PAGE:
It’s been a while since I talked about all-cause mortality data for the USA so I wanted to look at the most recent numbers. Just as a refresher, all-cause mortality data is so important because it’s unambiguous. Doctors may diagnose a particular death as due to one cause or another for a variety of reasons, but they all diagnose a dead person as having died. For example, did someone with COPD and COVID-19 die of the COPD or the COVID-19? Both answers are legitimate, and either might be preferred for a variety of reasons. No matter what the doctor who signs the death certificate puts down as the cause of death, though, he puts down the fact of death just the same. A trend for diagnosing death in a particular way might look like an underlying trend in the disease when it’s really just a trend in bookkeeping. Or a trend in diagnosis might make a new disease seem like it’s not killing people when it is. Looking at the absolute number of people who are dying, regardless of cause, can help us tell the difference. That’s why it’s so good to look at all-cause mortality. It doesn’t tell us much, but at least it can’t lie. So, without further ado, let’s look at the most recent data. (As before, you can get the data and see the latest data after this post becomes outdated here.)
Always ignore the data for the most recent week, and based on recent trends the second most recent week is likely to change a lot, too. It takes oddly long for mortality data to come into the CDC (up to two months to get all of it), so they have to do some guesstimating on more recent weeks. In the last few months they’ve tended to under-estimate rather than over-estimate it (I believe around six months ago they were over-estimating it a bit and over-corrected from that). Accordingly even a few weeks back may increase some. (Later on in this post I have a comparison to what this looked like a month ago so you can see for yourself.)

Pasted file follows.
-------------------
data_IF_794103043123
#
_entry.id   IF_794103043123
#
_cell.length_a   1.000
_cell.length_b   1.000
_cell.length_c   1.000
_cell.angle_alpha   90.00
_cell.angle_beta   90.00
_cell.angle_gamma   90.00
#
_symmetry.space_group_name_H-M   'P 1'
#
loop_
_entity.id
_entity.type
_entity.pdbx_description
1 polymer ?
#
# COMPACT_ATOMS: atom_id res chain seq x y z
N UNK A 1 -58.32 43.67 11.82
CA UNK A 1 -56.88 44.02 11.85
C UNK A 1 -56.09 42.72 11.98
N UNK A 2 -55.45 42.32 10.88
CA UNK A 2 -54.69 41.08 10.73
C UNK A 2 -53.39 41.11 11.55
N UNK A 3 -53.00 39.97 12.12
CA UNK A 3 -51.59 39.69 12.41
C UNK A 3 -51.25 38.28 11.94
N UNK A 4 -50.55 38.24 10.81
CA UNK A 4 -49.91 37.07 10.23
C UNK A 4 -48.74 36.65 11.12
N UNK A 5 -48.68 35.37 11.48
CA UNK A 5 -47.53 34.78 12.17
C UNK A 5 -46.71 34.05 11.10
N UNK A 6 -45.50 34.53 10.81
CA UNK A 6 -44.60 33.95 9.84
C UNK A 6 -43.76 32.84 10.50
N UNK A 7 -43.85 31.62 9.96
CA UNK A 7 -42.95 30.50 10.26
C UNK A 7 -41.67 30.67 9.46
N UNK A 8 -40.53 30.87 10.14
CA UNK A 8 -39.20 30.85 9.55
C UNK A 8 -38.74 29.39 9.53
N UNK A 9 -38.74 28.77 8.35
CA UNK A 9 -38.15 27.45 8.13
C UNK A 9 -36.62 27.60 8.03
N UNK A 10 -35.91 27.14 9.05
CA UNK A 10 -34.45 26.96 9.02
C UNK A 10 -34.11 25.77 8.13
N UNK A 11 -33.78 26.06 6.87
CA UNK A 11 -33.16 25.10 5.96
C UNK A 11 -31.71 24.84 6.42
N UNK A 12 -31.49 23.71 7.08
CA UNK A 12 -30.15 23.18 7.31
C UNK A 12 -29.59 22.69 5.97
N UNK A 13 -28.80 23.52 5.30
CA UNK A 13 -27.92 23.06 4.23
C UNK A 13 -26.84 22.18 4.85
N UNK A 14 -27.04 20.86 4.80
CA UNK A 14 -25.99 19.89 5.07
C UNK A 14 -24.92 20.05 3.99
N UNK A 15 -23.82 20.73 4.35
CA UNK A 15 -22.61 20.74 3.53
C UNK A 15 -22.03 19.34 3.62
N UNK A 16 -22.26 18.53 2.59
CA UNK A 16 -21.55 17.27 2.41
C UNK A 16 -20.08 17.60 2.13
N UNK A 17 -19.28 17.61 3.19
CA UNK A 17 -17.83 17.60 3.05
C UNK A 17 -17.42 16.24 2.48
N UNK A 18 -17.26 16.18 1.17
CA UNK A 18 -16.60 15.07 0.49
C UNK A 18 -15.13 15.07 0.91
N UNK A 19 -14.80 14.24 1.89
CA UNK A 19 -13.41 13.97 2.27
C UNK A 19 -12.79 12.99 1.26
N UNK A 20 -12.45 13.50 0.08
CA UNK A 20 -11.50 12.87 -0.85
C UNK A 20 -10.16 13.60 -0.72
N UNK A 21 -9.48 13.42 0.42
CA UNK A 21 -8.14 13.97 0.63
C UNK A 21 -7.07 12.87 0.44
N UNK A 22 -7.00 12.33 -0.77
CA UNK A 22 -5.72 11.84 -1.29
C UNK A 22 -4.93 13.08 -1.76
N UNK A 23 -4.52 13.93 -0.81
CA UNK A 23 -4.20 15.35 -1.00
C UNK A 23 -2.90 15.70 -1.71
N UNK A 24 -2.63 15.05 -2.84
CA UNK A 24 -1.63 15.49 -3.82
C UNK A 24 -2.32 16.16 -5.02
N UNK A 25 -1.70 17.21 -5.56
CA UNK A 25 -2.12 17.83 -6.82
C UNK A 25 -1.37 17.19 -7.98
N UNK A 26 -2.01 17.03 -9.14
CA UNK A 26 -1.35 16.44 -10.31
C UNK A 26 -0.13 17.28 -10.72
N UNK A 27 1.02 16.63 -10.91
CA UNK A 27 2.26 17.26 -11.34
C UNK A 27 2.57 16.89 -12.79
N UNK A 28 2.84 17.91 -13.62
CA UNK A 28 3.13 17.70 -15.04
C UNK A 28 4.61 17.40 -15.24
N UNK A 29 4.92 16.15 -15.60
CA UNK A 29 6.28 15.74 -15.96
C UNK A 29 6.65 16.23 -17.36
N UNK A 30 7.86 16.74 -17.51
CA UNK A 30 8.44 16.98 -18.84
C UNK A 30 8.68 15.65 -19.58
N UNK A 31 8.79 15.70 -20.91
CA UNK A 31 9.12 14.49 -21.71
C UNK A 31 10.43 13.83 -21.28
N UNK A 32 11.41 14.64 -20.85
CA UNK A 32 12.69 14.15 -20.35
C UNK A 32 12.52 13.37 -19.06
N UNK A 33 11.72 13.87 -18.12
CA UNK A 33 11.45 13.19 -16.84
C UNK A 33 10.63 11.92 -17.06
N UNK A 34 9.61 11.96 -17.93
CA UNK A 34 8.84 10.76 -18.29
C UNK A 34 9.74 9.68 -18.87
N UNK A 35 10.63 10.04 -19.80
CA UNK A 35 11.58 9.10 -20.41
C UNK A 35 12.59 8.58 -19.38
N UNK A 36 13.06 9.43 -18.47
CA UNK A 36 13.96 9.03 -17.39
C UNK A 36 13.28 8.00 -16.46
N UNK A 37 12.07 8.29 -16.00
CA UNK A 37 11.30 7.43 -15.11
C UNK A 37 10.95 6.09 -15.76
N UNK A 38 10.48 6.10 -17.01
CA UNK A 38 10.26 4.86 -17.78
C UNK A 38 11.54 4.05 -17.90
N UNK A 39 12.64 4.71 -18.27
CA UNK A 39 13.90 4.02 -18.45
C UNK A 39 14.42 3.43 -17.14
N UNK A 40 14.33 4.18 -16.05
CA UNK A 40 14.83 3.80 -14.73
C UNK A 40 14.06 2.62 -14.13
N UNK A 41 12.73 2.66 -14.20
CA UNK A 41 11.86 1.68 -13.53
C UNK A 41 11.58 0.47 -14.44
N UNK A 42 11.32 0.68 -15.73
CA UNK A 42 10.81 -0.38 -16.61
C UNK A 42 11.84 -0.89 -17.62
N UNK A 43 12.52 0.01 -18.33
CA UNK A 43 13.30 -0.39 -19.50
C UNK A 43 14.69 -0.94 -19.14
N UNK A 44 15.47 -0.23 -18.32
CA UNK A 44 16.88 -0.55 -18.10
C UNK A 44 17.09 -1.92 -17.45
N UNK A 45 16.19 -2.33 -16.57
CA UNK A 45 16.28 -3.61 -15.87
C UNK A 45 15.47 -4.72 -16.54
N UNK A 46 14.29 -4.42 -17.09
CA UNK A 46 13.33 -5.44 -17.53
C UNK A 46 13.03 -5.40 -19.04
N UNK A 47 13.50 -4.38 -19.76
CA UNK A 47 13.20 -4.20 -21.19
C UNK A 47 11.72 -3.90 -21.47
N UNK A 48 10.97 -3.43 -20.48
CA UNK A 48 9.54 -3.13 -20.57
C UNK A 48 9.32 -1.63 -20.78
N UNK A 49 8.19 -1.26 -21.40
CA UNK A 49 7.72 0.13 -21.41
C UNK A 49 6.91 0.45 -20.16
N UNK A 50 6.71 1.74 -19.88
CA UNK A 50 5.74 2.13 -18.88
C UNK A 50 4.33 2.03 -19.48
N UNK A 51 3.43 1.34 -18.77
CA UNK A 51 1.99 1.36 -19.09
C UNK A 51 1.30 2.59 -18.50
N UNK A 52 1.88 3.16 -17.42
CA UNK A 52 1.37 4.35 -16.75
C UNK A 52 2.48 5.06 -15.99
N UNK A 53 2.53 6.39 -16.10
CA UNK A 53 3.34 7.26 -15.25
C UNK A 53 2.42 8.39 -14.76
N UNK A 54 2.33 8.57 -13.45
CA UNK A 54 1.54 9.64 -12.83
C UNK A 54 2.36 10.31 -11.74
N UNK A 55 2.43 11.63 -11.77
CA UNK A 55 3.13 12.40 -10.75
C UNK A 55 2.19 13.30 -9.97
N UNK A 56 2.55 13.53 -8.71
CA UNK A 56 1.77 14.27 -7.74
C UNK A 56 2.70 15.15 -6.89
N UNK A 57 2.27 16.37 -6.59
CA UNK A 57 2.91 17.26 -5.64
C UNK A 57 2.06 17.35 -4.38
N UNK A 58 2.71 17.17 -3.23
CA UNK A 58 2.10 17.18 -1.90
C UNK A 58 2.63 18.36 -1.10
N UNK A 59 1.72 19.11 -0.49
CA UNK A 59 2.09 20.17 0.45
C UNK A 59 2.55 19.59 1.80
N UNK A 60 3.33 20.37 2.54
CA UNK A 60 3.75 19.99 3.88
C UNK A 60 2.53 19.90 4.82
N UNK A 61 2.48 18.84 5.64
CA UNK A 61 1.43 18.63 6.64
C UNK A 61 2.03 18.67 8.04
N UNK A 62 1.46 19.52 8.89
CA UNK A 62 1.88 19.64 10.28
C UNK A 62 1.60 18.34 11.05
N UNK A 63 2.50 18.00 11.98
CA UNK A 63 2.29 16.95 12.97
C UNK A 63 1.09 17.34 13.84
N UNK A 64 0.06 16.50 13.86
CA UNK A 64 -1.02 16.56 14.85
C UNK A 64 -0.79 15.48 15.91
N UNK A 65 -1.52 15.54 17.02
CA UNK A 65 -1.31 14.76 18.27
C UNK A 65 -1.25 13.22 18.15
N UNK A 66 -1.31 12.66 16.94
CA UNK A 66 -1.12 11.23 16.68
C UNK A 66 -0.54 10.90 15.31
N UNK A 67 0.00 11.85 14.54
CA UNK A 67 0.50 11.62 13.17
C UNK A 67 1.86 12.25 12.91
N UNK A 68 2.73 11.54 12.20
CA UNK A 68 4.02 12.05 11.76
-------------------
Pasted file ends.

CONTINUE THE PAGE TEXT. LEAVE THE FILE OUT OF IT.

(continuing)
The orange line is the threshold for “excess mortality”, i.e. if the all-cause deaths/week is above that, this is more than we would expect from normal variation, based on previous years, and there might be something up. They also helpfully put a red plus sign above each week where the mortality exceeds the excess mortality threshold. Here is a zoomed-in shot to the last year or so:
Unfortunately this format, though good for having a sense of what’s going on with overall mortality, doesn’t make it easy to compare excess mortality across weeks since there is normal seasonal fluctuation in deaths. To help with this, I downloaded the data as a CSV file from their website and created a graph of excess mortality that’s much easier to compare (note that this is the full data, i.e. going back to January 2017):
This third wave is turning out to be the biggest yet, at least in terms of area under the curve. That said, since the definition of excess mortality is only a guess, though a guess made by applying statistics to historical data, I don’t think that we can put much stock in small differences. That is, the first wave having a very slightly higher peek in excess mortality probably doesn’t mean much. On the other hand, its peak was during the time when mortality is normally going down (heading into spring) while the peak in excess mortality in the third wave was close to the worst time (winter). Probably the best thing to do is to not worry about small differences and consider them equivalent in peak, but with the peak being sustained longer in this third wave.
The third wave looks like it has peaked but unfortunately the data isn’t really reliable enough to tell, yet. Here is the graph from my previous post, which only contained data through January 1st:
That had looked like it was peaking, too, and it turned out that even several weeks back on that graph were still incomplete. Again, for reference, here’s the graph I made from the CSV data at the time: